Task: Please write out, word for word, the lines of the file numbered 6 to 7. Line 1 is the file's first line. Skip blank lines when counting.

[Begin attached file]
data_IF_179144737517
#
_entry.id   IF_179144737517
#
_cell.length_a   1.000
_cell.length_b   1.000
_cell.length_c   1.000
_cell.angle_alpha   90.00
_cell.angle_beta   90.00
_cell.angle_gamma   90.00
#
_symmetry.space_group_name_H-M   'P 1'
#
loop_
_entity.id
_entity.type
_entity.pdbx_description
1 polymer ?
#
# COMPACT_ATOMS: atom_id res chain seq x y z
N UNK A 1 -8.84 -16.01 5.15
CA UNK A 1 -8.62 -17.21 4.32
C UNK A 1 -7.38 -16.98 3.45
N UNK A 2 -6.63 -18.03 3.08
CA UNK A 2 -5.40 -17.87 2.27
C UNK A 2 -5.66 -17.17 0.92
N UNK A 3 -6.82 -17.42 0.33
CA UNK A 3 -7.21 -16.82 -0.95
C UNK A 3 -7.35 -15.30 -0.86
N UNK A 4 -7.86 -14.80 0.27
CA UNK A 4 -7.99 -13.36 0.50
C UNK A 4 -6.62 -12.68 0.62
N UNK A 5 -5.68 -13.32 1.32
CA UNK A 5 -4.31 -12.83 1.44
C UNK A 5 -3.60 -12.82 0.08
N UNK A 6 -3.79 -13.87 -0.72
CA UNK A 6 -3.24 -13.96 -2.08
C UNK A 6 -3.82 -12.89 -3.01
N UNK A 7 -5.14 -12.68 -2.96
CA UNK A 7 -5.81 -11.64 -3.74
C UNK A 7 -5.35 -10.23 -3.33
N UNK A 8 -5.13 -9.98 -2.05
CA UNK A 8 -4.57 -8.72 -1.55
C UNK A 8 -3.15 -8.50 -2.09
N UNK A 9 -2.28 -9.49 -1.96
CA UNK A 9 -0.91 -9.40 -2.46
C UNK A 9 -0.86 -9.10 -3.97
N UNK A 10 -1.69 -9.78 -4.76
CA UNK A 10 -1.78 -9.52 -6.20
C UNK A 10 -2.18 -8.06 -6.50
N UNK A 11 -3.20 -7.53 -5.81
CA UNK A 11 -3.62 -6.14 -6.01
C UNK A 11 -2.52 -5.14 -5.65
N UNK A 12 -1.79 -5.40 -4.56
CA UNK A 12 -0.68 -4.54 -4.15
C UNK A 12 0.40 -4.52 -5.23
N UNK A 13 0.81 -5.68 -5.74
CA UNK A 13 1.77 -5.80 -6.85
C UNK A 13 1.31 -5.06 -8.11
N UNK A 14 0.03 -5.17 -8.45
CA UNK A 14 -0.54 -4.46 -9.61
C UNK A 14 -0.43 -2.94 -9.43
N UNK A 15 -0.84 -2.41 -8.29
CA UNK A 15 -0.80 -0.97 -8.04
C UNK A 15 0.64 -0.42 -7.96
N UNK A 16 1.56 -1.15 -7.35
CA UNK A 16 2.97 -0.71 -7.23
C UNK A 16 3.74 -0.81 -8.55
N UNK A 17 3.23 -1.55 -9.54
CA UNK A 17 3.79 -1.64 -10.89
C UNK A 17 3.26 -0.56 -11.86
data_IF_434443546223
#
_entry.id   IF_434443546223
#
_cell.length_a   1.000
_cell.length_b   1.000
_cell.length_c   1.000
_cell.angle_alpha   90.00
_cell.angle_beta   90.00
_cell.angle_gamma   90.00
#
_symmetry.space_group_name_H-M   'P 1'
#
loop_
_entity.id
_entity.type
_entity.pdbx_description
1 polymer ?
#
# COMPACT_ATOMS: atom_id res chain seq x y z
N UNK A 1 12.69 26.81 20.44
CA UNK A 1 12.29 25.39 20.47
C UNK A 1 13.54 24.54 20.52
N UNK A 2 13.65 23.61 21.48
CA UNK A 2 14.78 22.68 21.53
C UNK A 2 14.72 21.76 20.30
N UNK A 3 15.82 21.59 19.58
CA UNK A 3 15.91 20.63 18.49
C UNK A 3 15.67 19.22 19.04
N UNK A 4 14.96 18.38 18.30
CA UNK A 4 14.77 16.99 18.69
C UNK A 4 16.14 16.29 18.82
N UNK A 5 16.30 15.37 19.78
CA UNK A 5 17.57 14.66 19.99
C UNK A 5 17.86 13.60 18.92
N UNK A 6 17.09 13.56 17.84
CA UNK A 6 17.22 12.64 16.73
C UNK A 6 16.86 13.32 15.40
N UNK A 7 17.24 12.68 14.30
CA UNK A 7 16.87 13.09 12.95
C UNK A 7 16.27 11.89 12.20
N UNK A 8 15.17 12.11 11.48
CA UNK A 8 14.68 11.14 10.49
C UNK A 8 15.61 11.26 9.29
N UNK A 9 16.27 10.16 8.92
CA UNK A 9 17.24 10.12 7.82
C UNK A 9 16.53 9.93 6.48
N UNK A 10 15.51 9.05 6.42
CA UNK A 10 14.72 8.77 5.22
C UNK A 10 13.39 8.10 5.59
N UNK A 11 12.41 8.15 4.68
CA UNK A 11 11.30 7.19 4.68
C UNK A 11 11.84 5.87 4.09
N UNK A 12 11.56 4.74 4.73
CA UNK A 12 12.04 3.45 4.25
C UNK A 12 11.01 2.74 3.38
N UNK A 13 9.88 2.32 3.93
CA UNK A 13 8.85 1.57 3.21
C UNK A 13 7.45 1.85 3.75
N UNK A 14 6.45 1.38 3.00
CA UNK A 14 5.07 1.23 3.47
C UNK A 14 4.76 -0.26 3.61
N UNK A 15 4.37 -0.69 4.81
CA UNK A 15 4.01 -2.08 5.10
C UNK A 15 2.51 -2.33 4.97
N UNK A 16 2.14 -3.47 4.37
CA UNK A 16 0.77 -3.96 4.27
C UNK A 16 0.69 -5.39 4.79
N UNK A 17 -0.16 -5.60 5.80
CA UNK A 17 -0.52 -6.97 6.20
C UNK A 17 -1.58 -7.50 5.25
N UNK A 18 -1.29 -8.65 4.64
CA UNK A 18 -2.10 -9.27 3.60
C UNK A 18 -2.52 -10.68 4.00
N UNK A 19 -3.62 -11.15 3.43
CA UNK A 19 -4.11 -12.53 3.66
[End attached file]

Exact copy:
_cell.length_b   1.000
_cell.length_c   1.000